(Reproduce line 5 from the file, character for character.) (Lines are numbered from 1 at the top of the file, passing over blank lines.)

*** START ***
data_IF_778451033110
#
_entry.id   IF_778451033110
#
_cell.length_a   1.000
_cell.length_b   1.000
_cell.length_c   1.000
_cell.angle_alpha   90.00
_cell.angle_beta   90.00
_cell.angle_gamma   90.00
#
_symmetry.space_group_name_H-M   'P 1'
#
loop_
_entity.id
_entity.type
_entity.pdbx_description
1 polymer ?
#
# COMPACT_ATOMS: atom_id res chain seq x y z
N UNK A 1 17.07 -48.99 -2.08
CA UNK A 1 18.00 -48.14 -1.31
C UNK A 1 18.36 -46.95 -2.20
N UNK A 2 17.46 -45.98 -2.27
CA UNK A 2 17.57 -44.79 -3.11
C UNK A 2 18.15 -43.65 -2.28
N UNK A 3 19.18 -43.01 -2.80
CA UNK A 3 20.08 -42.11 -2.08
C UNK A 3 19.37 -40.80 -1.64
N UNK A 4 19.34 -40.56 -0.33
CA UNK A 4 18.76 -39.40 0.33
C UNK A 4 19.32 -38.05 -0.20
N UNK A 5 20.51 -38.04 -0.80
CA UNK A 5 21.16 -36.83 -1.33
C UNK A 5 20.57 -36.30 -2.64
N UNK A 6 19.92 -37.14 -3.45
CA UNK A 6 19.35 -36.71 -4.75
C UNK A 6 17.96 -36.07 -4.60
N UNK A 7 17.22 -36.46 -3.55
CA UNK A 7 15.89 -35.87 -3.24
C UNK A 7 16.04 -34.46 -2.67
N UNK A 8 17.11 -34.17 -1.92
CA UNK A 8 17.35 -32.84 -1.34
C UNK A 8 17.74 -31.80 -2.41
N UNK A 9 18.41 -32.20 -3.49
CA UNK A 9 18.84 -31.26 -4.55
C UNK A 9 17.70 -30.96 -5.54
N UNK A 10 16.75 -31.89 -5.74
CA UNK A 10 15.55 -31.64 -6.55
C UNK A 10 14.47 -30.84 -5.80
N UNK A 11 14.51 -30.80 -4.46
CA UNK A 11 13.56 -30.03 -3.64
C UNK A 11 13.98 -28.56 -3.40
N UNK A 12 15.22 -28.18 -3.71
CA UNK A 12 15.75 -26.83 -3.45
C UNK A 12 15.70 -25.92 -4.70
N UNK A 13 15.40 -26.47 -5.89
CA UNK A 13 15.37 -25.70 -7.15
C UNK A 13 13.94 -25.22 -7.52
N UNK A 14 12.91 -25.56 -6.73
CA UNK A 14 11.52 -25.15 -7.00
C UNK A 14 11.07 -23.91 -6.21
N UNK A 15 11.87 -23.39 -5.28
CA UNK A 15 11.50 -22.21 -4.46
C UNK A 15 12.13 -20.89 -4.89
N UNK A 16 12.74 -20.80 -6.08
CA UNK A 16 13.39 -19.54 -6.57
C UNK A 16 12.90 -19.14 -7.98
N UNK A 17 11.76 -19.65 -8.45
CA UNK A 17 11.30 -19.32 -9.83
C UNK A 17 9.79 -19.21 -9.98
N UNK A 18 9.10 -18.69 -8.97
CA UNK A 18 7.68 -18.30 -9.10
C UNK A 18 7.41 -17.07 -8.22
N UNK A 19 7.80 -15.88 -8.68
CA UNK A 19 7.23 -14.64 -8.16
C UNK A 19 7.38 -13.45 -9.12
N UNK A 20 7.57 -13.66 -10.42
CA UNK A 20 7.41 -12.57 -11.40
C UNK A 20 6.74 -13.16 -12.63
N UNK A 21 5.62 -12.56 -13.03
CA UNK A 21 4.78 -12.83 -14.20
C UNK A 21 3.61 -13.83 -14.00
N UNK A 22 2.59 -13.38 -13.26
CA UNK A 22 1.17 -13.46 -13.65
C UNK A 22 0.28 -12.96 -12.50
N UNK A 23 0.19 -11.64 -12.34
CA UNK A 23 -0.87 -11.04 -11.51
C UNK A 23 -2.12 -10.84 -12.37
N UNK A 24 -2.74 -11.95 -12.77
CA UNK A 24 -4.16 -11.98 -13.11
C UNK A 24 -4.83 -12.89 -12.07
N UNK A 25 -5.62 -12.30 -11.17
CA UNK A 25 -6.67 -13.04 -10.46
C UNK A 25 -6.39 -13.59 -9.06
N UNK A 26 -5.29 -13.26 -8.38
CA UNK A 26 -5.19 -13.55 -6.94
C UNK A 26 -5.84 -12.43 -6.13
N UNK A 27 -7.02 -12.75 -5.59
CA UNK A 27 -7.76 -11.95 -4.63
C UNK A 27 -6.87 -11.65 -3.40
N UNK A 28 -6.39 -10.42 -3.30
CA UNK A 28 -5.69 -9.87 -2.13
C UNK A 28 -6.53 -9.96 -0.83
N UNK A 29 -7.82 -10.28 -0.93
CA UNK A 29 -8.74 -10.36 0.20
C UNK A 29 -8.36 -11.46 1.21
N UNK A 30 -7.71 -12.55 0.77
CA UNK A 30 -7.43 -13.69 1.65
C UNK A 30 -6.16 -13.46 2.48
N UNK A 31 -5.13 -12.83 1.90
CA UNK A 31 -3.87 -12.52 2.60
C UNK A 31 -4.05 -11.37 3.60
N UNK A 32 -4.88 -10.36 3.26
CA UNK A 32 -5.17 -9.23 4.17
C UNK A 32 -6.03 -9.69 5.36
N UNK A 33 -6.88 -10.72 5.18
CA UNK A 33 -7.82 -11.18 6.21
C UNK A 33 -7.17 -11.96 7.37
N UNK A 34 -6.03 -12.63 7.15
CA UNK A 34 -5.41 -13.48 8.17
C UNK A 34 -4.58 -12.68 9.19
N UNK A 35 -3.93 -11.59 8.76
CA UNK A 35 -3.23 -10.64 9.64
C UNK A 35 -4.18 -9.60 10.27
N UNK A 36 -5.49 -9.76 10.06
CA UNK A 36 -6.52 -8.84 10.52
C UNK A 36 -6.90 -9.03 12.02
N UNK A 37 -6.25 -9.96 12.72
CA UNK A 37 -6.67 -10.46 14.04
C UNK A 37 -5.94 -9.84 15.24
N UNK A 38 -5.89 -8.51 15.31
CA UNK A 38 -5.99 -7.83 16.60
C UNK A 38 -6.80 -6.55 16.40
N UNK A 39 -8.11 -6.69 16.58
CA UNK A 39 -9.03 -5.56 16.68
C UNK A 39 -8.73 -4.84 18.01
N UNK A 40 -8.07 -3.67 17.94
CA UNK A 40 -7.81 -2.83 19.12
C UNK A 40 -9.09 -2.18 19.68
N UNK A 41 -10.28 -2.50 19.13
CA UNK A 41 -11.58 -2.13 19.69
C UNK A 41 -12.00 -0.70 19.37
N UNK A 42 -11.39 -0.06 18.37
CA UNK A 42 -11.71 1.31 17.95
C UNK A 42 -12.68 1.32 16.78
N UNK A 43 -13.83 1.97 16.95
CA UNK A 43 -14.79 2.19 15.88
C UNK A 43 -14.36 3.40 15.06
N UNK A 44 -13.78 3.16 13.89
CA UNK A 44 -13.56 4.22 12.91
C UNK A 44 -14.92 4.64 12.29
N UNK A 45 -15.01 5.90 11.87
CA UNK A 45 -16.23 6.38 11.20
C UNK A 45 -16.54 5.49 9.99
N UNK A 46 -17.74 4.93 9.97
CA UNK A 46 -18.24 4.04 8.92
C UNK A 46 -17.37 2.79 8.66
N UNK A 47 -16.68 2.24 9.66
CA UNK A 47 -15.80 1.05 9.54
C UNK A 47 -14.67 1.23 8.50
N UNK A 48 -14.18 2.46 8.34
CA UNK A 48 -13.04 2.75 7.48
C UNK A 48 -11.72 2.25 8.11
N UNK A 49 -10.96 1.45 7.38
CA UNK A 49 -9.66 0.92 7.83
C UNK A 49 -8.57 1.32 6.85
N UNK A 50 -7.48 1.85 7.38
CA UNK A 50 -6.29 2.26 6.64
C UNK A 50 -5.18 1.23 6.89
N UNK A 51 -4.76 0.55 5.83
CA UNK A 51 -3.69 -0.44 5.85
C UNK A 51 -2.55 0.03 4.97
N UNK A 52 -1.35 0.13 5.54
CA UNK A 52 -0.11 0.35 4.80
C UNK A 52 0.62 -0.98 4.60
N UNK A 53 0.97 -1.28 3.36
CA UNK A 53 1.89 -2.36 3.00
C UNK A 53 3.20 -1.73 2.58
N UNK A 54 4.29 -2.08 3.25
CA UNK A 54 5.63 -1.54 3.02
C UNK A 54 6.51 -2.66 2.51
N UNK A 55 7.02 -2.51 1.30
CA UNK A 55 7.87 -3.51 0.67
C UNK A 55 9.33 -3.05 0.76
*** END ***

_cell.length_a   1.000